Olfactory Groove Meningiomas: Psychiatric Symptoms Foster Misdiagnosis

MAY 18, 2007
Sepehr Sani, MD, Rush University Medical Center, Chicago, Ill, and Azedine Medhkour, MD, Medical College of Ohio, Toledo
Sepehr Sani, MD
Department of Neurosurgery
Rush University Medical Center
Chicago, Ill

Azedine Medhkour, MD

Associate Professor
Department of Surgery
Division of Neurosurgery
Medical College of Ohio

Olfactory groove meningiomas are benign tumors that grow along the midline floor of the anterior cranial fossa. Rarely, they can undergo malignant transformation with metastasis. Although relatively uncommon, they are among the largest tumors discovered intracranially. Delayed diagnosis is the rule rather than the exception. Despite advances in imaging and therapeutic measures, the average size of these tumors at the time of surgical resection has not changed over the past few decades. The authors discuss common clinical hallmarks, the anatomic basis for the psychiatric and neurologic presentations, radiologic findings, treatment options, and outcomes, with an emphasis on neurologic clues that can lead to early diagnosis.

Despite significant advances in neuroimaging techniques over the past 2 decades, most olfactory groove meningiomas are still very large (>4 cm) at the time of diagnosis.1,2 Most often, patients present with anosmia and psychiatric symptoms, such as apathy, depression, or psychomotor retardation, whereas urinary incontinence and gait disturbances are late findings. Therefore, patients often receive psychiatric treatment, sometimes for prolonged periods of time, before neurologic deterioration prompts imaging of the brain. A high index of suspicion is key to accurate and early diagnosis.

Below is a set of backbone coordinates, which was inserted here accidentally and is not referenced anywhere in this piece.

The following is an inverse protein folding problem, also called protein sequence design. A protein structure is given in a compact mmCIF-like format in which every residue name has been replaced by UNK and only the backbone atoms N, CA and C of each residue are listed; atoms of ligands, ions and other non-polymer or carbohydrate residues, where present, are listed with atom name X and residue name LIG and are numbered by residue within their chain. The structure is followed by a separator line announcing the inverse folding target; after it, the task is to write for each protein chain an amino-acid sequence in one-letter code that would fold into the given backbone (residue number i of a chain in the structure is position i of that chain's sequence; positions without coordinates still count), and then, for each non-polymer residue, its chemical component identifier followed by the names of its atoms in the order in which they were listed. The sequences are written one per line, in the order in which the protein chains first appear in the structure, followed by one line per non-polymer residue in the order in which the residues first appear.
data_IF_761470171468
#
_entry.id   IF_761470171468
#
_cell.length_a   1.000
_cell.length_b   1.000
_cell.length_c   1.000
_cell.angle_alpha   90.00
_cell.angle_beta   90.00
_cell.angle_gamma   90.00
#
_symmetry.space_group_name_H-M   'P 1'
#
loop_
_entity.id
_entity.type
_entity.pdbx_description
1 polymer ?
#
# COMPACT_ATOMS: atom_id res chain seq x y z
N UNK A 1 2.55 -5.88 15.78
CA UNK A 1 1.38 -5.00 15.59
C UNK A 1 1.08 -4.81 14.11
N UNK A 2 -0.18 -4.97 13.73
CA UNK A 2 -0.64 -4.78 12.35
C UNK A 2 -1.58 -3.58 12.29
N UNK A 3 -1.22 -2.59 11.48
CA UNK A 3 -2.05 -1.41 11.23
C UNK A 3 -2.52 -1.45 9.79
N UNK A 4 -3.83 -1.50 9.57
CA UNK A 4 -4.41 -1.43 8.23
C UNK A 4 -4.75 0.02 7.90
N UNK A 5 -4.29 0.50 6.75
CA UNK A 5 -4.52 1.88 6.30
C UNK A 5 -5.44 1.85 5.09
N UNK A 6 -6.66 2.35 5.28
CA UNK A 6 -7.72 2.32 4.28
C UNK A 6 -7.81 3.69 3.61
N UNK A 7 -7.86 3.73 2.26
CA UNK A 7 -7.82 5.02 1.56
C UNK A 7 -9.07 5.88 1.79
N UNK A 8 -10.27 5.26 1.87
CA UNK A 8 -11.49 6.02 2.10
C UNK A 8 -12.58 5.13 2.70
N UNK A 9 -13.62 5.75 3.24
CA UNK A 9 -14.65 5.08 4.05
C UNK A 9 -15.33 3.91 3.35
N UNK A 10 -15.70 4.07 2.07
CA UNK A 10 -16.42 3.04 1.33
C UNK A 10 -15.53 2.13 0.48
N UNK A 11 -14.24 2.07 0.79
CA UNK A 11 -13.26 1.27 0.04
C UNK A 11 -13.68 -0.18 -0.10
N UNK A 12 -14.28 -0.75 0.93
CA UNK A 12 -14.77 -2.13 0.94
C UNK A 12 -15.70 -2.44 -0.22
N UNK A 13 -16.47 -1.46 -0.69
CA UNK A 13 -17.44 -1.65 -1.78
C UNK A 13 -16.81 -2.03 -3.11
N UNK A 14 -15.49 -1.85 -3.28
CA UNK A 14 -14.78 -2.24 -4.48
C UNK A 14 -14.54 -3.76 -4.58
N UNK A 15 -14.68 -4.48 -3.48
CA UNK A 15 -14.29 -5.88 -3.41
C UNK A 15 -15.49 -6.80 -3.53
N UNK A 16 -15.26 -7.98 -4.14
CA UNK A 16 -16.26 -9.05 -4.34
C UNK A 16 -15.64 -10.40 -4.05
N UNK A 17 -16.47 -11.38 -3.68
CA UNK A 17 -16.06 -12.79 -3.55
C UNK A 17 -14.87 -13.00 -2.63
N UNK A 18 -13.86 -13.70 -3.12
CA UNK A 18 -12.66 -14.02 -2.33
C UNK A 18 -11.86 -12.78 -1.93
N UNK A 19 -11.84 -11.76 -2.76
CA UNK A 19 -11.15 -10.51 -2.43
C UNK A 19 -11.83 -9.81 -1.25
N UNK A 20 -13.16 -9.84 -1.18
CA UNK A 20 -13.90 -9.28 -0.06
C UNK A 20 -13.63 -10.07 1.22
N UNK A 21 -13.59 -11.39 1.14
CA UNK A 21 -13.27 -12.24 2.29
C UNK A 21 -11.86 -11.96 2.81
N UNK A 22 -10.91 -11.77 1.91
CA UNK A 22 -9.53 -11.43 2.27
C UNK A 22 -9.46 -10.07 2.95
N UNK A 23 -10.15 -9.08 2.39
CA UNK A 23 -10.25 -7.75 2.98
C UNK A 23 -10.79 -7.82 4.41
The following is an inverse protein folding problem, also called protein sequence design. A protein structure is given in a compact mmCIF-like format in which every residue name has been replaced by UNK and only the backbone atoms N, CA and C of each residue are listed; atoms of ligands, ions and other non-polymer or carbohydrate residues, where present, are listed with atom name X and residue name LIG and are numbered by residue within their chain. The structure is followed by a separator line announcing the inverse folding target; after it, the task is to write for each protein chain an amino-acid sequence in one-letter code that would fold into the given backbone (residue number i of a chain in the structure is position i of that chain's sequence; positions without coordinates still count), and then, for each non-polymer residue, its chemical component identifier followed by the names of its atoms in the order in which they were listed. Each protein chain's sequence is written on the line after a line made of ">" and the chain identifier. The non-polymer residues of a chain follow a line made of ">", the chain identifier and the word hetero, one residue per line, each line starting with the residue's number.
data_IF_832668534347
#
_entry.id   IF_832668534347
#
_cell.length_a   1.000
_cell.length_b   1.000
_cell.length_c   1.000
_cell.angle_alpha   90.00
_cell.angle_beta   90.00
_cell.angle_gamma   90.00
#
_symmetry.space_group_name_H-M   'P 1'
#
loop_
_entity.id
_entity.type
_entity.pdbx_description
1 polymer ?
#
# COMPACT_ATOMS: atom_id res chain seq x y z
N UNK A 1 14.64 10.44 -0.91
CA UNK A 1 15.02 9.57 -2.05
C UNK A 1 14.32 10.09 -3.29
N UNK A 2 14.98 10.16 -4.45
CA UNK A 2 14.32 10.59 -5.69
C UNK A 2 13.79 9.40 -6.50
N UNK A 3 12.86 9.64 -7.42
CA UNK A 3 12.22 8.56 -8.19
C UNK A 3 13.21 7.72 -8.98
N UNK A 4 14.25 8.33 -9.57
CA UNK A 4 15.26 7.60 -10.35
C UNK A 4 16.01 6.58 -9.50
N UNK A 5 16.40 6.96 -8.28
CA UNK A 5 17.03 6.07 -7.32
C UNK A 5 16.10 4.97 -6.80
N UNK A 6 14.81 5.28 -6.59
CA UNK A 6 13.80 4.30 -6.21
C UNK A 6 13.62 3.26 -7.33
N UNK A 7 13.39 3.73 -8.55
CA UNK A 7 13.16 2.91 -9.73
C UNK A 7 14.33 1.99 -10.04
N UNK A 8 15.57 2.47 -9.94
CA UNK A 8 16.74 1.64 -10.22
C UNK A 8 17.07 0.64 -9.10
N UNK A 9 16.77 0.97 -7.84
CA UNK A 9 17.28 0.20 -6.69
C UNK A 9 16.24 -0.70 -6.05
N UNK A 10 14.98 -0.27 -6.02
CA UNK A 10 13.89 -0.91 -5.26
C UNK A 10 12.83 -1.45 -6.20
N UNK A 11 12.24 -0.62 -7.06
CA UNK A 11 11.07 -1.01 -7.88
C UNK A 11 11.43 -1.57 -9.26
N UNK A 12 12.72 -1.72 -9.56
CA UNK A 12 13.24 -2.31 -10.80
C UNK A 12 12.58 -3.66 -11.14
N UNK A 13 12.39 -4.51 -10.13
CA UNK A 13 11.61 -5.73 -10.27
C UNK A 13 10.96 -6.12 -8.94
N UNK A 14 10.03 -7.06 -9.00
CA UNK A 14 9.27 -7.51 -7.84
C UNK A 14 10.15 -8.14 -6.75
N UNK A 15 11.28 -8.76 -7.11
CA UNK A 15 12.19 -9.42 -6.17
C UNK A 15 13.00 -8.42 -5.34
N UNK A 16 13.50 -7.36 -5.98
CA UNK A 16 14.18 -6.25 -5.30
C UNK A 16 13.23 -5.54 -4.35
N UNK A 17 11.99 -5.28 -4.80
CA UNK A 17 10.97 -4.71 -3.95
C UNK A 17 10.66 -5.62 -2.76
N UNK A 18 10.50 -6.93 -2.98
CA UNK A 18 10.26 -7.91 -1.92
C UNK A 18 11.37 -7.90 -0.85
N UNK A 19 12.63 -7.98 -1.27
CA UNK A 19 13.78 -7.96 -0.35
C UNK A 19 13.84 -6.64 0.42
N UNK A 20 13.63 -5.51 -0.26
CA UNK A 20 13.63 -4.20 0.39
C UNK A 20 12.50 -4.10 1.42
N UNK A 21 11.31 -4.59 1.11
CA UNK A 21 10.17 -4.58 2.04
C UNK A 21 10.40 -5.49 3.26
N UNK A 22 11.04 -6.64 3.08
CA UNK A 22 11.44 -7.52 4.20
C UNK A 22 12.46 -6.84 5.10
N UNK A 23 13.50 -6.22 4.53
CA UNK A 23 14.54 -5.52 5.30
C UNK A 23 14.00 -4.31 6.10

Illustrative Case
A previously healthy and independent 78-year-old woman was admitted to the psychiatric ward by family members. Her complaints included weakness, depressed mood, and new-onset urinary incontinence. She denied any constitutional symptoms, recent illness, or psychiatric history. Physical and neurologic evaluations were remarkable for a flat affect, psychomotor retardation, and urinary incontinence. She was diagnosed with a major depressive episode, and inpatient medical treatment was started. Despite aggressive therapy involving several medications, she continued to deteriorate over the next few weeks and developed visual and auditory hallucinations. Magnetic resonance imaging (MRI) scans of the brain revealed a large, midline extradural enhancing mass effacing the frontal lobes superiorly, with significant vasogenic edema (Figure 1). An olfactory groove meningioma was suspected.

The patient was then taken to the operating room, where a bifrontal craniotomy was performed. After interruption of the blood supply, the tumor was debulked and removed (Figure 2). Pathologic examination of the tissue confirmed the diagnosis of meningioma.

The recovery period was uneventful. The patient?s mental status slowly returned to normal, and the hallucinations and depressed mood resolved. She returned to her previous level of daily-living functioning. Her incontinence, however, persisted.

Meningiomas arise from arachnoid cap cells, which are specialized cells in the arachnoid granulations. They are typically benign, slow-growing tumors that have on rare occasion been known to undergo malignant transformation with metastasis. Meningiomas are most frequently (40%) found on the convexities of the cerebral hemispheres.3 They are the most common nonglial-based intracranial neoplasms, representing 20% of all intracranial tumors.3